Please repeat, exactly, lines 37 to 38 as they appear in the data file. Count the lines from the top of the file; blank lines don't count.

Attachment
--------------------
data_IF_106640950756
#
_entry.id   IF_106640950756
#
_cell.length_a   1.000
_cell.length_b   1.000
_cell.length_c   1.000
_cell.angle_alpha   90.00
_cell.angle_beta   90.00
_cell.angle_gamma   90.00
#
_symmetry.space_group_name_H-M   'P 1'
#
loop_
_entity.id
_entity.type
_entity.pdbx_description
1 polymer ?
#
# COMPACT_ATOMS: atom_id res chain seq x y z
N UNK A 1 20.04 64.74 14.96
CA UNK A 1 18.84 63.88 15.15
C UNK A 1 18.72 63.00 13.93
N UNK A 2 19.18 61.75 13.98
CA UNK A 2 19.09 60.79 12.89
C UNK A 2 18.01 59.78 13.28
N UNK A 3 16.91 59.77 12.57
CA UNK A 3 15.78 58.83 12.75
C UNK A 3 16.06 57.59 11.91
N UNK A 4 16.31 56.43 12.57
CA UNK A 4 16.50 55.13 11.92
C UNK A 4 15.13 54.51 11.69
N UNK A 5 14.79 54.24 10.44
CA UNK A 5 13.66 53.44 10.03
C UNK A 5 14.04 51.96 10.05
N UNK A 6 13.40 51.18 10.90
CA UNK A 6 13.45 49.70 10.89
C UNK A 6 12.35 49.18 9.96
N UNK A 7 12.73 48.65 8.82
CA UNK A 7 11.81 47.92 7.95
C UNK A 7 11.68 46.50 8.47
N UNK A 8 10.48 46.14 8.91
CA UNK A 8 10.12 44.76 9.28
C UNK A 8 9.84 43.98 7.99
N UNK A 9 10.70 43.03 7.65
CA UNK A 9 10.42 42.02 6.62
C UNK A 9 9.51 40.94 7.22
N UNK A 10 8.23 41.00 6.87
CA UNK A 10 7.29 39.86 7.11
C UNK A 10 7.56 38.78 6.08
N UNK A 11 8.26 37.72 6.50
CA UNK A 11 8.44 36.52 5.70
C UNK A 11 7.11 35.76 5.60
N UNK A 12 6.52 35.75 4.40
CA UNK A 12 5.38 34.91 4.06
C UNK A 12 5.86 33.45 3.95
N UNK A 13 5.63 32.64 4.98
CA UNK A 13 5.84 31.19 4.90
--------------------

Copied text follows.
CA UNK A 6 13.45 49.70 10.89
C UNK A 6 12.35 49.18 9.96